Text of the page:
Study by UNT professor focusing on effects of workplace bullying

Study by UNT professor focusing on effects of workplace bullying

Study by UNT professor focusing on effects of workplace bullying
June 22
12:44 2017

A UNT adjunct professor’s research on how workplace bullying impacts bystanders was completed this May.

The research was part of Michele Medina’s doctoral dissertation for the department of management. Medina found that individuals who witnessed a bullying incident believed they would be treated unfairly by coworkers. Medina defined bullying as unwanted behaviors that happen frequently.

“It’s not just the bully and the victim, there is also someone who sees it,” Medina said.

She mentioned witnesses are sometimes called secondary victims, because they identify with the individual being bullied.

“They are not directly abused, but they still have the repercussions [and] the health issues that some victims do,” Medina said.

Medina conducted an experiment last October and November in the Business Leadership Building’s behavioral lab. Participants included 315 upper-level business students.

They were asked to participate in a demographical survey before scheduling a time in the lab. Once in the lab, students watched a series of training videos that depicted a neutral interaction and a bullying interaction between co-workers.

Participants answered questions after watching the video and completed a survey a week later to see how much they remembered.

“You can only reserve [the lab] for two weeks at a time,” Medina said. “Because I needed so many people to come in and complete it to make sure I get a strong enough statistical power, I was there for 12 hours a day. Sometimes it was 14 hours.”

Medina always found the issue interesting and knew family members who experienced workplace bullying. She thought the subject would keep her interest for the five years she worked on the dissertation.

“I had friends who had seen it at their workplace and that was where it started,” Medina said. “One of my family members was being bullied by their boss and it took off from there.”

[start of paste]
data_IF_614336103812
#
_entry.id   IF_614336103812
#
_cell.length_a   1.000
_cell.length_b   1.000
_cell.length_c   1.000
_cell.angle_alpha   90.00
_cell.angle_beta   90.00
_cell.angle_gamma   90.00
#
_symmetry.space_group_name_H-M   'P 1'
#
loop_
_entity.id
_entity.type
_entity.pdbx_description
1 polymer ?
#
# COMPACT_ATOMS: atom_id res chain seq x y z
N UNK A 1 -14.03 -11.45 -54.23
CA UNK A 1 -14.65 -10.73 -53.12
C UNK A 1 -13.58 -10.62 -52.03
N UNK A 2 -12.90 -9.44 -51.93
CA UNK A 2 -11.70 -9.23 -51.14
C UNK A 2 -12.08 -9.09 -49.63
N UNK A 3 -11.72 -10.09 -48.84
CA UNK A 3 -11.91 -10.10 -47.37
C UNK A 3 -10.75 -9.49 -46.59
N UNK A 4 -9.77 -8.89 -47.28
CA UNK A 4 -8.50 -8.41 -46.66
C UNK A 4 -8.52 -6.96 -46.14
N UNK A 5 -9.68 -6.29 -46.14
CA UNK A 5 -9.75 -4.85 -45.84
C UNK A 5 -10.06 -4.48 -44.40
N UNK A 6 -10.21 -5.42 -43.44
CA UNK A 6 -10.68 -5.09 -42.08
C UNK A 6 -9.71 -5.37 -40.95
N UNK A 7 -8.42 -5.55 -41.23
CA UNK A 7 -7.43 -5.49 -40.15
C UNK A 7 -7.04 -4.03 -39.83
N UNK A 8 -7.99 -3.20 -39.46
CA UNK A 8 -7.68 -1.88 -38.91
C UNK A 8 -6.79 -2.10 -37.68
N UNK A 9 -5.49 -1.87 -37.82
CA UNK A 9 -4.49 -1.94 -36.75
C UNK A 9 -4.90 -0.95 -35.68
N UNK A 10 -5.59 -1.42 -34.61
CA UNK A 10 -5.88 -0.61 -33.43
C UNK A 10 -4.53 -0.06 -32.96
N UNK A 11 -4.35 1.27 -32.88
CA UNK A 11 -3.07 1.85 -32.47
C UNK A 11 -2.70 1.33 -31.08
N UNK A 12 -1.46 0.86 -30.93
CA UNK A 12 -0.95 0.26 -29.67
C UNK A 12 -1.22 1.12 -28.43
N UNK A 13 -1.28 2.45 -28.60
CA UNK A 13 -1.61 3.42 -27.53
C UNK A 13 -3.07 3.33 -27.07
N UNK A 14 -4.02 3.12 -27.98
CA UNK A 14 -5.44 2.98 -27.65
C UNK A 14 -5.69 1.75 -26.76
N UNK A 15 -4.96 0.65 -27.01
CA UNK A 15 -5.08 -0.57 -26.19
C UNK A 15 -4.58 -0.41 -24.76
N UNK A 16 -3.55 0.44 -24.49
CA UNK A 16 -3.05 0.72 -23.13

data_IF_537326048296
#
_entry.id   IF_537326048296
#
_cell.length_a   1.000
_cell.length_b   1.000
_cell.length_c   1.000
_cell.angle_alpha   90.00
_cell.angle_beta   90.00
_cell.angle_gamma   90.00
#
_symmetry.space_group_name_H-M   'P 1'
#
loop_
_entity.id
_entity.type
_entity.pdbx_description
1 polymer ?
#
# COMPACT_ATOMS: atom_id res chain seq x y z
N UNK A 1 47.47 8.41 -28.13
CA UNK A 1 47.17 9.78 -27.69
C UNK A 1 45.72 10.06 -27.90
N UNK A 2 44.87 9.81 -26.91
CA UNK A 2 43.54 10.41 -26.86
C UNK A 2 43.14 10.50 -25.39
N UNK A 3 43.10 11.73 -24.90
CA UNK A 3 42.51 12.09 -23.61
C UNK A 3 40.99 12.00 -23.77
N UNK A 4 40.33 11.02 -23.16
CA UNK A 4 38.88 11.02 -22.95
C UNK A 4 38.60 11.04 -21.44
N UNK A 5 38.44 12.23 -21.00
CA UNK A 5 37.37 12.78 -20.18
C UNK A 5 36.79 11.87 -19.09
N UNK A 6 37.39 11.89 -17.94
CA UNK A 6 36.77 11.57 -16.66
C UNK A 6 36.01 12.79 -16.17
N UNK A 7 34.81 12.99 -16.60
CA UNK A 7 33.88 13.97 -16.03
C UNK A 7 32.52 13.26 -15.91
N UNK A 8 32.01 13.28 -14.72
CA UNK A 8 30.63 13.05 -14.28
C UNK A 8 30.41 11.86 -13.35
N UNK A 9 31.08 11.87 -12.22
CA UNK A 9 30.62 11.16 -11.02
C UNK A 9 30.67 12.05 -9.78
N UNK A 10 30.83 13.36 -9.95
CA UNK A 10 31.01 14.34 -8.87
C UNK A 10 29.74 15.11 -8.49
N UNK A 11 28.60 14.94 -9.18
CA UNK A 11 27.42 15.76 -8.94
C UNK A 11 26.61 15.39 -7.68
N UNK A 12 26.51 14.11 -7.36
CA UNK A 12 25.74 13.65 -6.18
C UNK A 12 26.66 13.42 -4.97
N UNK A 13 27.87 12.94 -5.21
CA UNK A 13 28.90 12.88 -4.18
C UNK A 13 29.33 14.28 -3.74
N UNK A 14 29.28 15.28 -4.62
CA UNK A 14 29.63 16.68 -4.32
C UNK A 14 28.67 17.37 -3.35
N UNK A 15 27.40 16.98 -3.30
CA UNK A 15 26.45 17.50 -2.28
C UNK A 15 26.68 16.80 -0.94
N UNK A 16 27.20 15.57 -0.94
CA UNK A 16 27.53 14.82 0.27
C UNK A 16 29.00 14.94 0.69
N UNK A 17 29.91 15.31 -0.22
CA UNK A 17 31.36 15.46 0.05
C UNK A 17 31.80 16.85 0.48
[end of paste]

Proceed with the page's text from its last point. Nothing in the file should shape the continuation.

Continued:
She looked at different literature on the subject and realized there wasn’t much information on the bystanders.

“Most of the studies looked at either the bully or the victim and they neglected to focus on the bystander, which is where I brought my dissertation,” Medina said.

Deja Terry, a UNT converged broadcast media junior, experienced bullying from her manager when she worked at Chick-fil-A for two years. Terry said the bullying resulted in an unfair working environment and obstacles to promotion.

“People saw it, but I was kind of on my own,” Terry said. “They didn’t want to be on [the manager’s] bad side by trying to stick up for me or saying something.”

Erik Trevino is the grounds manager at UNT. He hasn’t encountered any significant bullying situations among his staff since he started the job in October 2016, saying his goal is to create a safe place for his staff to work.

“Workplace bullying has a negative impact on these goals and it won’t be tolerated,” Trevino said. “As long as I continue to build a welcoming, professional environment for our team, hopefully we won’t have any issues with bullying because bullying situations will deter us from being able to do our job here.”

Medina hopes that workplaces will have more outlets so bystanders can report bullying incidents. She said bullying is often seen but rarely reported, and thinks an anonymous tip line would help.

Medina’s tenure at UNT ends in July and she will be an assistant professor at Middle Tennessee State University in the fall.

Featured Image: Adjunct Professor and Doctoral Student Michele Medina has just completed research in May as part of her dissertation over bullying in the workplace. Though Medina spoke of a need for more research, she concluded that those who witness bullying at work tend to identify with the victim. Katie Jenkins

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Devin Rardin

Devin Rardin

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